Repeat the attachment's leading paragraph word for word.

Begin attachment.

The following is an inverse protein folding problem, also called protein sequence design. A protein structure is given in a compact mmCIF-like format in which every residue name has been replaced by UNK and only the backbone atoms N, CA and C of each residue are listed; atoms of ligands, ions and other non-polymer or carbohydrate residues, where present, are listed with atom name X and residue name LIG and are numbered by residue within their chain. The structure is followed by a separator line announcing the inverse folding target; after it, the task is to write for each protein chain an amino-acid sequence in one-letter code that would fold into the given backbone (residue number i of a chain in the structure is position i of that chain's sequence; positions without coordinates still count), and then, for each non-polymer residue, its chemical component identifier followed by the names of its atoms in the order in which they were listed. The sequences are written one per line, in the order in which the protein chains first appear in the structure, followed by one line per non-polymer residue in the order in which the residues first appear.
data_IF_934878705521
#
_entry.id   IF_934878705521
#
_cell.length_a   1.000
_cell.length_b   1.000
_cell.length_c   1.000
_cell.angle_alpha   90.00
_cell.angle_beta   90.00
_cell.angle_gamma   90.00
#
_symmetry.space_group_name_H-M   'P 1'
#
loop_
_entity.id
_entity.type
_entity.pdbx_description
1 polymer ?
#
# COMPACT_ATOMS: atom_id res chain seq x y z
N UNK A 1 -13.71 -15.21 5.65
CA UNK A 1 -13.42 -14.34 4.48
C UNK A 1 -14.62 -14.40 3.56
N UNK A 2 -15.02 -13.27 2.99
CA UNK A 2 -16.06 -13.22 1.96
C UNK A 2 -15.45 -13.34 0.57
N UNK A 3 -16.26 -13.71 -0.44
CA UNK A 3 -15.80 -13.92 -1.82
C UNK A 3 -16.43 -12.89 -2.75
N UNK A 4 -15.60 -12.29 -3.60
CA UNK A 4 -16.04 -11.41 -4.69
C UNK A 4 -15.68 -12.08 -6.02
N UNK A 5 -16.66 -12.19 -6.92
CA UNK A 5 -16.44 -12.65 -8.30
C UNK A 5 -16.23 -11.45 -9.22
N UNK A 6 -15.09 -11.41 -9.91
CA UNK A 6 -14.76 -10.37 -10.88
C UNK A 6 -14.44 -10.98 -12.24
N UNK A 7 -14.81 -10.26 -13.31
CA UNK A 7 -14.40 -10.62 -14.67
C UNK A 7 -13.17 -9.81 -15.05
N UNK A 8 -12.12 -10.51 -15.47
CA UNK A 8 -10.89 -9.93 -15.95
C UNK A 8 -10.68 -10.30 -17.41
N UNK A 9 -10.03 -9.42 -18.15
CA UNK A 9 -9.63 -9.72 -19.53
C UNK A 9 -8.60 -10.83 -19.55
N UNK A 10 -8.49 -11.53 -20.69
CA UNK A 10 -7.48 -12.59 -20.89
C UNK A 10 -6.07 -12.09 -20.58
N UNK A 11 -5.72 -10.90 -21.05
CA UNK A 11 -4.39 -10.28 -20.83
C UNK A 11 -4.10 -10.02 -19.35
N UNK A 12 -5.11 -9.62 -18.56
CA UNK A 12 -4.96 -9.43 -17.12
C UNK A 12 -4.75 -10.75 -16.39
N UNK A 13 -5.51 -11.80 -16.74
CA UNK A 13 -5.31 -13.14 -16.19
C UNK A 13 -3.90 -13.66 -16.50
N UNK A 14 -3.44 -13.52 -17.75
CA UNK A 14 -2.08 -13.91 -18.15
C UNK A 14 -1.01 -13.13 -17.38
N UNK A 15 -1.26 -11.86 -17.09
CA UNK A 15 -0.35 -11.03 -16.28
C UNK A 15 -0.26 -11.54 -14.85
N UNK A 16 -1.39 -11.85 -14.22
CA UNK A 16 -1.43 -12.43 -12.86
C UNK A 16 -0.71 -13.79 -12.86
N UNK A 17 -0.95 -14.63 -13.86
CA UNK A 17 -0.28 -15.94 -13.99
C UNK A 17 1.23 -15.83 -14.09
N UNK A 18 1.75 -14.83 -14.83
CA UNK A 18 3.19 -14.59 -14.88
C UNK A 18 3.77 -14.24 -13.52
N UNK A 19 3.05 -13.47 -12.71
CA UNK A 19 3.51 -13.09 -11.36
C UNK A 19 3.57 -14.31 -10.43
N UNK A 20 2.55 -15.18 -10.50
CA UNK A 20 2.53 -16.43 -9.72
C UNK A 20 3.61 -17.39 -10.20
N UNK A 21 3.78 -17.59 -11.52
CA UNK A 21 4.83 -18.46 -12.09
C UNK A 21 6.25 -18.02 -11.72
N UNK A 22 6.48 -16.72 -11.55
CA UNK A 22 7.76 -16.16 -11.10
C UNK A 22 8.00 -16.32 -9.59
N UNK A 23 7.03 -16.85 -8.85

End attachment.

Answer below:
The following is an inverse protein folding problem, also called protein sequence design. A protein structure is given in a compact mmCIF-like format in which every residue name has been replaced by UNK and only the backbone atoms N, CA and C of each residue are listed; atoms of ligands, ions and other non-polymer or carbohydrate residues, where present, are listed with atom name X and residue name LIG and are numbered by residue within their chain. The structure is followed by a separator line announcing the inverse folding target; after it, the task is to write for each protein chain an amino-acid sequence in one-letter code that would fold into the given backbone (residue number i of a chain in the structure is position i of that chain's sequence; positions without coordinates still count), and then, for each non-polymer residue, its chemical component identifier followed by the names of its atoms in the order in which they were listed. The sequences are written one per line, in the order in which the protein chains first appear in the structure, followed by one line per non-polymer residue in the order in which the residues first appear.